We continue to develop our wine list and cheese selections and the full cheeseboard is now available at lunchtime. JANUARY 2013 Welcome to our new Tassili newsletter. Each quarter we will produce a newsletter outlining what has and will be happening in Tassili, showcasing some of our suppliers, reviewing new wines, food recipes and outlining our forthcoming events. What a year 2012 has been for us – first of all we kept our coveted Michelin star and saw our executive head chef, Richard Allen winning two great UK industry awards: the Craft Guild of Chefs Restaurant Chef of the Year and then, in October, the Hotel Catey’s Hotel Chef of the Year (less than 250 covers). In August, Tassili was included in the Good Food Guide, rated 4 for its cooking for the first time and was also voted the fourth-best restaurant in Chef Magazine’s Olympic edition. As is Richard’s humble style, he has not let the fame go to his head. Conversely he acknowledges that his personal success is due to the great support of Grand Jersey’s management and the Tassili team. Instead of sitting on our laurels, we intend to increase the quality of the food and service. Both Richard and myself believe strongly that Tassili is very much ‘One Team’ and as such, strive for constant improvements wherever possible together. This year we have opened with a newly refurbished restaurant, giving more colour to the white façade and bringing additional nuances to our famed artwork. We have changed our leather dining chairs for new fabric ones with higher backs and cushioning. We also plan to change our menu covers soon, bringing a more contemporary feel to the presentation, in-keeping with our food and service. In February we will introduce an additional three course menu, produced entirely from local ingredients called “49.19° North - 2.10° West” from the longitude and latitude of Jersey.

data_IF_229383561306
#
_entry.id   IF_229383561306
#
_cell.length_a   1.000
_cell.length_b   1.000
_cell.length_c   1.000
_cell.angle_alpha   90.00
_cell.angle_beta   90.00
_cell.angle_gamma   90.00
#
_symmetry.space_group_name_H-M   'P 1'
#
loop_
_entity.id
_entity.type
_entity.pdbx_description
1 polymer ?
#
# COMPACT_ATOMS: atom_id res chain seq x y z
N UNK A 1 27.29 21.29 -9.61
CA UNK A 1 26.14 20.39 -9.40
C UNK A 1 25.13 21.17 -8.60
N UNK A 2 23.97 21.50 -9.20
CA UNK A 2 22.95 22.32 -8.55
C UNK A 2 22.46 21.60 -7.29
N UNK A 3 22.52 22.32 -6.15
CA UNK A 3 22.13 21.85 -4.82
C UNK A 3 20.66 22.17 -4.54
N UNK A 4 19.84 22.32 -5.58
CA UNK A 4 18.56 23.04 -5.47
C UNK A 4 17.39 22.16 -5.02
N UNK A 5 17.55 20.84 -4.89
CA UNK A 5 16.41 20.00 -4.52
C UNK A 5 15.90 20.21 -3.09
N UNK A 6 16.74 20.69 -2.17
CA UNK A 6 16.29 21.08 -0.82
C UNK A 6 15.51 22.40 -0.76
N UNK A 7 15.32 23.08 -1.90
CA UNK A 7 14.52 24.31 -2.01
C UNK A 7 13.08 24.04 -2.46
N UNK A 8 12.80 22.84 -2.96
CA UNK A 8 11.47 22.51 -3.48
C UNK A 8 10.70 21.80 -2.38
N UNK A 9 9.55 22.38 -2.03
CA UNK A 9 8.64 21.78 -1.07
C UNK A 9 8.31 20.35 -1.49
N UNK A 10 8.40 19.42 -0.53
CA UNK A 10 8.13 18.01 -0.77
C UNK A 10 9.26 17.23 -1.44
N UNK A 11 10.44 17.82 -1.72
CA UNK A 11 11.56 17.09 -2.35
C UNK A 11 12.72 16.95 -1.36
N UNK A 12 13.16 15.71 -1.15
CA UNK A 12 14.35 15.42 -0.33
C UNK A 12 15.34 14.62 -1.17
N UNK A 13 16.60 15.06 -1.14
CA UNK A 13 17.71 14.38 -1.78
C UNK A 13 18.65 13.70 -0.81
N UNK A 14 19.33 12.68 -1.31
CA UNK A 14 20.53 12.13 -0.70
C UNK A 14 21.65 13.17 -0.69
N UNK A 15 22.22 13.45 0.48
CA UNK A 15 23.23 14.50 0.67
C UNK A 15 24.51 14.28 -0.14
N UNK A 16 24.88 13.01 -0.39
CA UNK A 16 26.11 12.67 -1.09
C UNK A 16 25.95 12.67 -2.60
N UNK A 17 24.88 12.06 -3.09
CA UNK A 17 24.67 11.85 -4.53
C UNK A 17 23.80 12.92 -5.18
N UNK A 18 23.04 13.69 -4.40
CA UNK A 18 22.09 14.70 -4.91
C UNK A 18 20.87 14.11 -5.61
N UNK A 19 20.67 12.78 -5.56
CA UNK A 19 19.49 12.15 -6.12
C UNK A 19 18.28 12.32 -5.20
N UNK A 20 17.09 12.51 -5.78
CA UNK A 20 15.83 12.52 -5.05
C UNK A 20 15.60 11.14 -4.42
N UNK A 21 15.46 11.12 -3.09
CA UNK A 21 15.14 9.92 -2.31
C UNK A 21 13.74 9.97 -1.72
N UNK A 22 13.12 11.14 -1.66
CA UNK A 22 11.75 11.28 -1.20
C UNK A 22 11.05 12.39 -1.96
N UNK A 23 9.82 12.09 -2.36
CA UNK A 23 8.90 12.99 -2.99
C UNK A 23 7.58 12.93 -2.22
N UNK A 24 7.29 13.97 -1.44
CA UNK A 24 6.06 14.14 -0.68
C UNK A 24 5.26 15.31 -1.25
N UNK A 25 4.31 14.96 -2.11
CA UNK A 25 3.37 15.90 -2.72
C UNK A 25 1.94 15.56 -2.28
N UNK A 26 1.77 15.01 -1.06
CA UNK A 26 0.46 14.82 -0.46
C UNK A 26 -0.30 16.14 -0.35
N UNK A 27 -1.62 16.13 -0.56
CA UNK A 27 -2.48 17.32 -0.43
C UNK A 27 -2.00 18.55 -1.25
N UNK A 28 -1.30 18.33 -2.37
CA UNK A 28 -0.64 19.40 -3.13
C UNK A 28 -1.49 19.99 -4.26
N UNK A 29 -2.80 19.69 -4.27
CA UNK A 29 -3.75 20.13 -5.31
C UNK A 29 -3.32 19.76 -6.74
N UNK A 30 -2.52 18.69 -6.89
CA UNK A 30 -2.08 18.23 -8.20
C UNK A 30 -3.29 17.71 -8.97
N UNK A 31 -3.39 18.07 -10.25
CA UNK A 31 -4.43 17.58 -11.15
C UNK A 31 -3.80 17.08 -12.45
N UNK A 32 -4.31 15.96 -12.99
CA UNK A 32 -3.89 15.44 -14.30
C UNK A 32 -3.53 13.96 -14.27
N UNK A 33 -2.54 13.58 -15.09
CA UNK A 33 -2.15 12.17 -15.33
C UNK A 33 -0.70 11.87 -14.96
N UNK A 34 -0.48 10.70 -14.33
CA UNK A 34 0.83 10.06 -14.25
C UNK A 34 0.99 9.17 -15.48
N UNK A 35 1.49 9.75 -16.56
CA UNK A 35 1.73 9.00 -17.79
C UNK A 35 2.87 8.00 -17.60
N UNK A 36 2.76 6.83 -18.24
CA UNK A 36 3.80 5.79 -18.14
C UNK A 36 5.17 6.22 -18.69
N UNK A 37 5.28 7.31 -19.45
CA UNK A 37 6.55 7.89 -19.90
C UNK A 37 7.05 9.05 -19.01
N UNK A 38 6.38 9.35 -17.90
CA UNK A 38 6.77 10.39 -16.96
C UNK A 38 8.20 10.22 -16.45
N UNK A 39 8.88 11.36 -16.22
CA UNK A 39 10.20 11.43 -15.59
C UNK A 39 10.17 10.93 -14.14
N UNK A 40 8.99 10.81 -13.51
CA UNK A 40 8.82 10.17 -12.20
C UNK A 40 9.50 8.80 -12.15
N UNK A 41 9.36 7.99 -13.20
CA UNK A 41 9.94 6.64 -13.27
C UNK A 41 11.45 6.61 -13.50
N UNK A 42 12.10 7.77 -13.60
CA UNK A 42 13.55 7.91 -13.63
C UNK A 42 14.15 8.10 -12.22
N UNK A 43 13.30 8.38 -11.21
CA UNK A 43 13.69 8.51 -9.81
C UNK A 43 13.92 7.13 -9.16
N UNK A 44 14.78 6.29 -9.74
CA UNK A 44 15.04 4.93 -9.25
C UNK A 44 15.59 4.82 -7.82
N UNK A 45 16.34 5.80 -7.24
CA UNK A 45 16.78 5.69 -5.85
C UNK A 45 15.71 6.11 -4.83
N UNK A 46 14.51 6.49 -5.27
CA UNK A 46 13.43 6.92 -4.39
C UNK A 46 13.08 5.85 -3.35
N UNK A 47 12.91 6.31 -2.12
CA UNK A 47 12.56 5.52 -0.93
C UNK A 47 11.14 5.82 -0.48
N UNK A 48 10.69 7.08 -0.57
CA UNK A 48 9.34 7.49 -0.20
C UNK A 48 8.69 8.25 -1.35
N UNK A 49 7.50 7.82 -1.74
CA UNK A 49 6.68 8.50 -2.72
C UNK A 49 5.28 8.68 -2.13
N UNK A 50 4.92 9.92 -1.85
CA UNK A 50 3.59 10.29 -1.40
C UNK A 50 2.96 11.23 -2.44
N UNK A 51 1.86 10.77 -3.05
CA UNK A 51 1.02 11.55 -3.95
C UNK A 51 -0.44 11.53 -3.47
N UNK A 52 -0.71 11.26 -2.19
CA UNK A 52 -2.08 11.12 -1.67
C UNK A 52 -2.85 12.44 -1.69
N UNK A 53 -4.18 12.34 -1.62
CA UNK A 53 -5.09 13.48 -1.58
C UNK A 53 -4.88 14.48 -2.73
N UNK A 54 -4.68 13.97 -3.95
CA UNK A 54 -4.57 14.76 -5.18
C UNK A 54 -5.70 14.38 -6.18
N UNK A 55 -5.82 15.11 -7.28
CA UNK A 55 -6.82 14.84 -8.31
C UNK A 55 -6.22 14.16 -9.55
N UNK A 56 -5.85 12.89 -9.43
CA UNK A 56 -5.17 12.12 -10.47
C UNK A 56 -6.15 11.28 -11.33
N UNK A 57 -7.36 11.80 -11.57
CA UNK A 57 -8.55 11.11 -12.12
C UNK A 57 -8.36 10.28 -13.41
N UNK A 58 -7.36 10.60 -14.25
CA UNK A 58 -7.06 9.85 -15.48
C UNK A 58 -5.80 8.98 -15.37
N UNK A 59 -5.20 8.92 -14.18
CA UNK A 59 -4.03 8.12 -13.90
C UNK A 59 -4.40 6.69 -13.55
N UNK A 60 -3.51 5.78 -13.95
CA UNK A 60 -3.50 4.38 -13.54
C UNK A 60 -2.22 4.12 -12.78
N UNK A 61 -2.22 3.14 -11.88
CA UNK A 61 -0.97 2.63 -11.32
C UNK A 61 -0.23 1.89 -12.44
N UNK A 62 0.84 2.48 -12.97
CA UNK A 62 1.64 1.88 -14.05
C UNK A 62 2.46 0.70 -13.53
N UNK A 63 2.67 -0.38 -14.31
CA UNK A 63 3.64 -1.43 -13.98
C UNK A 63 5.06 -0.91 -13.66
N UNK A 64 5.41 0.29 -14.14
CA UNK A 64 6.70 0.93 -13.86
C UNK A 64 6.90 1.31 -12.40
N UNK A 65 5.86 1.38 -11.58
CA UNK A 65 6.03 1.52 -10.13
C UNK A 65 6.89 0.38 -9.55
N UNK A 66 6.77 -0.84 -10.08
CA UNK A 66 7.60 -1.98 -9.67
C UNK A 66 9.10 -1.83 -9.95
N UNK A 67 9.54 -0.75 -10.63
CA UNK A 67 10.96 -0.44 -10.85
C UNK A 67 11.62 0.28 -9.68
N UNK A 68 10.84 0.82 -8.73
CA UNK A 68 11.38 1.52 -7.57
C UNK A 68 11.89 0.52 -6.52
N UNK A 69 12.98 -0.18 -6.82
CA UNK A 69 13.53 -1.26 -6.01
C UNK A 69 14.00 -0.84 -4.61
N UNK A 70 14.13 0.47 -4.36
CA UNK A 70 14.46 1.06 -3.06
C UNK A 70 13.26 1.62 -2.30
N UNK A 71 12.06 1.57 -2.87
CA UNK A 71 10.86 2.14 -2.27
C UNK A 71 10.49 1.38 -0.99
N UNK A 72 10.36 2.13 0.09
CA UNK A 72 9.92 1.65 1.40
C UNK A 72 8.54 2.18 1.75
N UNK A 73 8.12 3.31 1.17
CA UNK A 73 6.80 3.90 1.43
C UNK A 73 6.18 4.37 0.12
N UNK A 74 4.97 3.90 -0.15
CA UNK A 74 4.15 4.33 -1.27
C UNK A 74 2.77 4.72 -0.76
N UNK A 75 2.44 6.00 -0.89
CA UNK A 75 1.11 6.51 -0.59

Sebastian Nila, our Maitre D’ and sommelier is moving on to pursue other opportunities, and we are very pleased to welcome Cosmin Popa to the team. Cosmin comes from Romania and has worked in the Champagne Lounge for a year. He has a passion for wines and service that is enthusiastic and genuine. Kinga Sztabler and Raluca Dimitru, our “cheese queens” are sourcing individual British cheeses to enhance our trolley. Our monthly wine dinners continue to grow in popularity and we will host another twelve this year, each based upon a wine or food theme: January will be our South African dinner and we have sourced six individual wines that have never been seen in Jersey previously. Thursday 31st January: South Africa South African wine has a history dating back to 1659, but for much of the twentieth century its wine industry received little attention from the worldwide stage. Thursday 28th February: Surf and Turf The mixture of meat with fish dishes originated from the steakhouses of North America. We develop this relationship further by offering an array of Richard Allen’s cuisine paired with six unique wines from around the world. Thursday 28thMarch: The Austrian Wine Revolution Many consumers still remember Austrian wines for the ‘antifreeze’ scandal in the 1980’s. Since the 1990’s quality production has been transformed by a revolution of committed winemakers. Wednesday 17th April: Sicily We are delighted to welcome back Michael Palij MW from Winetraders UK who is an Italian wine specialist from Oxford. Michael will introduce Salvo Foti, a legendary winemaker from Sicily and responsible for some of the greatest wines made there. Salvo will introduce six wines from his winemaking consortium “I Vigneri”.